Harness the power of the university as a new actor in global diplomacy


Although it has been a major actor in international relations , the country is now experiencing various challenges in dealing with contemporary issues – such as the climate crisis, pandemics, terrorism, to economic inequality – because it is often inefficient or even corrupt .

This led to the emergence of a number of non-state actors. For example, terrorist groups such as ISIS which greatly influence the foreign policy of various countries related to terrorism , or other actors such as the K-Pop BTS music group that succeeded in influencing the way the world sees South Korea as a country .

Universities and higher education institutions have now also begun to take over the role of the state as a dominant force in attracting foreign investment – especially in regard to human resources and technology.

Good management of higher education has helped various countries – such as Britain and China , for example – to raise their international profile and attract not only talented researchers but also trillions of rupiah into their economies.

The world higher education market itself is massive, and continues to grow. In 2017, more than 5.3 million students studied outside their country, an increase of almost three times from 2 million in the 2000s.

Understanding the ‘ soft power ‘ of higher education

To explain the great potential of universities, we must first understand the concept of ” soft power ” or “soft power”.

Political researcher from Harvard University, Joseph Nye defines it as the ability to get what we want through attraction rather than using coercion or payment. According to him, the factors that determine the attractiveness of a country include culture, political ideology and foreign policy.

Higher education institutions can be instruments of diplomacy by making a country or culture have a high appeal through intellectual excellence.

Based on the ‘ Soft Power 30 ‘ index , the strong influence of a country’s higher education is judged by several indicators: the number of the world’s top universities, academic publications, and international students in the country.

Many countries with good achievements on these indicators then have a high global influence and appeal.

For example, UNESCO reports that the United Kingdom, Germany and China are among the 10 main destination countries for foreign students.

A 2018 study from Indiana University, USA, showed how the Chinese government’s higher education policy – including providing educational opportunities to students in developing countries to establishing partner institutions abroad – succeeded in helping attract many academic talents there.

Meanwhile in the UK, international students have contributed IDR 57 trillion in the country’s income over the past 10 years through income tax and social security contributions. This amount does not even include tuition fees or post-work work visa fees.

This existing market can not only be used to subsidize students and domestic research, but also encourage cross-cultural collaboration and help create a more multicultural society.

To increase ‘ soft power ‘, multiply global research investments

In the last two decades, a giant science Southeast Asia such as Singapore guide the development of higher education system in collaborative international research and exchange of business innovation and intensive.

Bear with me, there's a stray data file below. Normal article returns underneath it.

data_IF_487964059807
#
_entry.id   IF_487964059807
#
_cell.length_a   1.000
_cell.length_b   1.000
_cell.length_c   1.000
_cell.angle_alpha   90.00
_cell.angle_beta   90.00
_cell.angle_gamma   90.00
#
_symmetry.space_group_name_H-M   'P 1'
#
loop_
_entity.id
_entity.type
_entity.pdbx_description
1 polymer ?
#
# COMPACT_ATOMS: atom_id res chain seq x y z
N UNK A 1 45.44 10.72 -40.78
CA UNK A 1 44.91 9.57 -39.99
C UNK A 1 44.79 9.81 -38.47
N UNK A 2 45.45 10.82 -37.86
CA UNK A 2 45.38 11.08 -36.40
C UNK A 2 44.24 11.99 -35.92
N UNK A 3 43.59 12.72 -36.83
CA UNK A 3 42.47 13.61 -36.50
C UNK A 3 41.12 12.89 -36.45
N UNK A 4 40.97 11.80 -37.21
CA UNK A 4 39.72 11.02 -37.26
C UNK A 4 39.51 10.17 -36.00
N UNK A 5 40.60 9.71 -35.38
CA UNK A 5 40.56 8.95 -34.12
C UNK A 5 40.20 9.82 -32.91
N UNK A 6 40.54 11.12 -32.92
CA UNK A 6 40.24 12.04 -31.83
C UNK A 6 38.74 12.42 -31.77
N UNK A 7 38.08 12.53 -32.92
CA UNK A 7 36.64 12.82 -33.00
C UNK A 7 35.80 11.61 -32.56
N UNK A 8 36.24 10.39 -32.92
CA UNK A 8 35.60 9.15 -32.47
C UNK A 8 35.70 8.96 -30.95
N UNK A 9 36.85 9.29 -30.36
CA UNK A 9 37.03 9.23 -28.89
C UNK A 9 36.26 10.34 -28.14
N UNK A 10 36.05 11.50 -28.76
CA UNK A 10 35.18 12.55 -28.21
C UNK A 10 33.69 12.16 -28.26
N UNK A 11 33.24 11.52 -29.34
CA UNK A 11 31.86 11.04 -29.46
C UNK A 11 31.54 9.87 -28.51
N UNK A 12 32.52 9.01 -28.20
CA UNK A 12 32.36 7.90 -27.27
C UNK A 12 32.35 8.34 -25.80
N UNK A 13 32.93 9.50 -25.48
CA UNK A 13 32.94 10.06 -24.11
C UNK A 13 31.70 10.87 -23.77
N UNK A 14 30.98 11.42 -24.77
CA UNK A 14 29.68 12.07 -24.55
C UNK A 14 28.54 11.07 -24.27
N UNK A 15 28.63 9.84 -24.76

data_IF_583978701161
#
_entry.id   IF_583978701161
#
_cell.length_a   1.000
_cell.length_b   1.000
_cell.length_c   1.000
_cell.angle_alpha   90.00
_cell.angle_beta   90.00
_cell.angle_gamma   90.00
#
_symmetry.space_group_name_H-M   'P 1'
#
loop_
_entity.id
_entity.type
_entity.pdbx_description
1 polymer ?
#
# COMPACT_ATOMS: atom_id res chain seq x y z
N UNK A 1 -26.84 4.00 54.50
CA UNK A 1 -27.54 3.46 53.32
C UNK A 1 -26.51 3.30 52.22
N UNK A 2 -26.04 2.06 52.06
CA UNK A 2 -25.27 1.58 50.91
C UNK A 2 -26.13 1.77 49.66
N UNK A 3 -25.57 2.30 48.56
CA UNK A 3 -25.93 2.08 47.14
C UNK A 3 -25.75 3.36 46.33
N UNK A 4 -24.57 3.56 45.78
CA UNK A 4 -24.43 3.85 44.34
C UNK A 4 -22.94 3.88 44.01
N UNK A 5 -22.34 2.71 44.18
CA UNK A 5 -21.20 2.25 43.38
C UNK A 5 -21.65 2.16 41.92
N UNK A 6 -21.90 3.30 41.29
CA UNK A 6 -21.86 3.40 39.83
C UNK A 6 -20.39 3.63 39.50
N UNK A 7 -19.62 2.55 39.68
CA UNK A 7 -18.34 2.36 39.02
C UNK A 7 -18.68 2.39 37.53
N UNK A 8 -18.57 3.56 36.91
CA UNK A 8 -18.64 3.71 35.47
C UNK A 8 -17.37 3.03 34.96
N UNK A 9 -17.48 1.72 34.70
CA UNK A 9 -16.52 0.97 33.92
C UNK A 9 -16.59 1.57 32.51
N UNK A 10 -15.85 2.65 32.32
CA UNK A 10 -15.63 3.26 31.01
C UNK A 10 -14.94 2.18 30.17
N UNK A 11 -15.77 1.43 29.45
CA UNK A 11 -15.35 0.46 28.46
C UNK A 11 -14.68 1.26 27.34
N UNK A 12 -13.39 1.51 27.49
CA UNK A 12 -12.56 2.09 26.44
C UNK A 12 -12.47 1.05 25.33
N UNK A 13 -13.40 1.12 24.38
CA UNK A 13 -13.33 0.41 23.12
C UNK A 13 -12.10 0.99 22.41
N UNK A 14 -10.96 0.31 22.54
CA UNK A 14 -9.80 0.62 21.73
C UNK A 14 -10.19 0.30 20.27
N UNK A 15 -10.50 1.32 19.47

For example, Singapore’s investment in global research and development has increased tenfold in the last 25 years; the Singapore government allocates more than Rp 270 trillion for their strategic plans until 2020.

Through the National Research Foundation (NRF) , Singapore offers a variety of international research grants, even funding between Singapore companies and universities and foreign scientists – such as through the Industry Alignment Fund .

As a result, Singapore is the only Asian country in the top 15 in the World University Rankings – an important measure for determining the ‘ Soft Power 30 ‘ index .

However, a different story occurs in neighboring Indonesia, Indonesia – the country with the largest economy in Southeast Asia.

Although Indonesia has the largest number of universities in Southeast Asia , lack of academic freedom and ineffective research funding policies have hampered higher education in Indonesia over the past few decades.

Based on the latest UNESCO data , Indonesia only allocates 0.24% of Gross Domestic Product (GDP) for research compared to Singapore with 2.2%.

This has reduced international interest in collaborating and investing in higher education institutions in Indonesia.

In 2017, the ratio of the number of foreign students to the total number of students enrolled was only 0.1%, the lowest compared to other countries in Southeast Asia namely Singapore (27.2%), Malaysia (8%), Thailand (1.3%) and even Vietnam (0.24%).

This shows that to achieve global influence or even enter the prestigious ‘ Soft Power 30 ‘ index , it is important for the government to invest more in the ability of Indonesia’s higher education sector to attract international public interest.

Much research has shown that opening channels for global research collaboration – through scholarships or grants – can increase a country’s attractiveness more than other educational factors that affect soft power .

If these changes are not made, various countries including Indonesia will be left behind in the race to utilize higher education institutions as a force for global diplomacy.

Author Bio: Ayu Anastasya Rachman is a PhD Student in International Relations at Padjadjaran University